The 20-member group collectively burns through half of the electricity Rocky Mountain Power produces for Wyoming.

The commission will also hear from the Wyoming Industrial Energy Consumers on whether electric utilities should engage in a customer choice program similar to the gas options that Casper residents are offered every year. Customers may be able to choose, hypothetically, to buy from a predominately coal-powered provider over one with more wind electricity.

Combined with a well-developed regional market, customer preference in Wyoming could be a boon for electricity rates, the group argues.

“if you do it right, we believe that competitive pressure will … help keep electric rates as reasonable and affordable as possible, and if not restore Wyoming’s competitive advantage, at least stop the bleeding,” Nelson said.

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In all of these discussions about reliability and free market, there could be a stumbling block from Wyoming’s perspective: coal.

“Both retail choice and regionalization are a danger to coal,” said Russell, of the Wyoming Public Service Commission.

When coal competes in a market it loses to cheap natural gas and it loses to renewables like wind and solar. This phenomenon has played out Texas, where a number of coal-fired power plants retired early last year because they couldn’t offer customers the lowest rates anymore.

For Russell, this is a troubling trend. Aside from the fact that coal is an important sector of Wyoming’s economy, the black rock has long provided the minimum demand of power, he said.

“My job when I’m making decisions is more about the reliability of the grid and the cost to customers,” he said. “My concern (is that) we are going to force out all the coal plants before we realize what we have done to ourselves.”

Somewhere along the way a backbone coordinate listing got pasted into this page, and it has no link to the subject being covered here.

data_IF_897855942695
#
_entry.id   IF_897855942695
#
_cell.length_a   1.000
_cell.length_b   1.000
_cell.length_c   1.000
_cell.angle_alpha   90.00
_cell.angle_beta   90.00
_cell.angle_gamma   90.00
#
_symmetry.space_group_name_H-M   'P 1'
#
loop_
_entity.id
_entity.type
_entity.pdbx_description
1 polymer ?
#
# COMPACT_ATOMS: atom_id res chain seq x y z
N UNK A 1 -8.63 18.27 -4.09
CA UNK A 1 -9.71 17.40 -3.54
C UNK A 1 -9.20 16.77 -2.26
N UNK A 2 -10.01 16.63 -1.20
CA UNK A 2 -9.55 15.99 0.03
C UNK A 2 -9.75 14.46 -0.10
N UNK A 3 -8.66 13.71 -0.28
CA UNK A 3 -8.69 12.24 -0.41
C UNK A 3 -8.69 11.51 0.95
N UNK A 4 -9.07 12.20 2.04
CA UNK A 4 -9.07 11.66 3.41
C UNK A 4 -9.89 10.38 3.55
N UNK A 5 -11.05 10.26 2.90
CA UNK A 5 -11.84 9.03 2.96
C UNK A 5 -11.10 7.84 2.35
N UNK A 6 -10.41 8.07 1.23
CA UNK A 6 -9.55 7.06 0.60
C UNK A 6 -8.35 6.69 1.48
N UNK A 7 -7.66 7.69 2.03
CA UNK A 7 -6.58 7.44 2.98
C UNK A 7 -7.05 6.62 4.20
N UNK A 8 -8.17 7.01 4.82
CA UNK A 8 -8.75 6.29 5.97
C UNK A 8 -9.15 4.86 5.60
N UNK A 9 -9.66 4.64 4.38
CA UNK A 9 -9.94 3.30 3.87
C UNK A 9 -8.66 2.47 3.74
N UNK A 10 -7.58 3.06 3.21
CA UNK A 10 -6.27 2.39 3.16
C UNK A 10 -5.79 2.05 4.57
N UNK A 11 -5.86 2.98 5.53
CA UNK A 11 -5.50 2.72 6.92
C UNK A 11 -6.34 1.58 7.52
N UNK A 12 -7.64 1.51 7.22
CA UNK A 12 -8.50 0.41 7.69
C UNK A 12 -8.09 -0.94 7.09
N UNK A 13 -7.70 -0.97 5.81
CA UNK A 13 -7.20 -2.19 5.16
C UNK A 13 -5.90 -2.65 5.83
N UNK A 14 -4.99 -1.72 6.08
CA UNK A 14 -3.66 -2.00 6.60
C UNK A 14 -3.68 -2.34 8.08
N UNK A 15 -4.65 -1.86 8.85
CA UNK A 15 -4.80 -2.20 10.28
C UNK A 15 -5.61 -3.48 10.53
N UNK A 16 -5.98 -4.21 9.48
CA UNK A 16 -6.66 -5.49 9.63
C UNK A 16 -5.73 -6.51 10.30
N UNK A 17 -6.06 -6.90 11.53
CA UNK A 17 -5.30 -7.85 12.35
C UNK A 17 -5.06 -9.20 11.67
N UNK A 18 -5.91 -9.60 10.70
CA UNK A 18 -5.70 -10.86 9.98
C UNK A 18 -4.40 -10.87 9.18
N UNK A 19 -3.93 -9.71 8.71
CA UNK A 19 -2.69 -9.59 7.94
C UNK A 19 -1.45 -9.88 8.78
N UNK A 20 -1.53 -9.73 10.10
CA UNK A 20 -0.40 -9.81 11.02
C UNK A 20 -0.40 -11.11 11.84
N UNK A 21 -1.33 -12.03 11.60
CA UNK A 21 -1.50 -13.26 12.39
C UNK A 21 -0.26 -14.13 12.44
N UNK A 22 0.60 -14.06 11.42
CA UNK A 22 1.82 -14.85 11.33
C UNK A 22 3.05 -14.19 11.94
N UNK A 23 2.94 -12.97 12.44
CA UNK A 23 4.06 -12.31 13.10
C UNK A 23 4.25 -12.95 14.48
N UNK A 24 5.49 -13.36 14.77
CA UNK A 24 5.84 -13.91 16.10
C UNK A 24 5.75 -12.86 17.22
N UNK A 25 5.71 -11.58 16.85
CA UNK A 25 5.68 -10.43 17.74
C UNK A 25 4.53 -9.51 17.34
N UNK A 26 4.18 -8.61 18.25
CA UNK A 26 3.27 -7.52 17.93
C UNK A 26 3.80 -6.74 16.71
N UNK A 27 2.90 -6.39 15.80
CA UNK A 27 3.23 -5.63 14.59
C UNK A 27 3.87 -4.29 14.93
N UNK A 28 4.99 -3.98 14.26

***

The meeting in Cheyenne will not result in a decision for or against markets and retail choice. For the Wyoming Industrial Energy consumers, the conference will get the ball rolling on the issue. The group hopes to repeat its presentation later this year before state lawmakers.

“In going through this and having this conversation, the purpose is not to assign blame or impugn the commission or the utilities,” said Nelson of Holland & Hart. “We think by and large everyone is doing the best they can to manage a difficult situation.”

But from the group’s perspective it’s time for Wyoming to make some decisions, hopefully, in favor of regional markets.

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Energy Reporter

Heather Richards writes about energy and the environment. A native of the Blue Ridge Mountains in Virginia, she moved to Wyoming in 2015 to cover natural resources and government in Buffalo. Heather joined the Star Tribune later that year.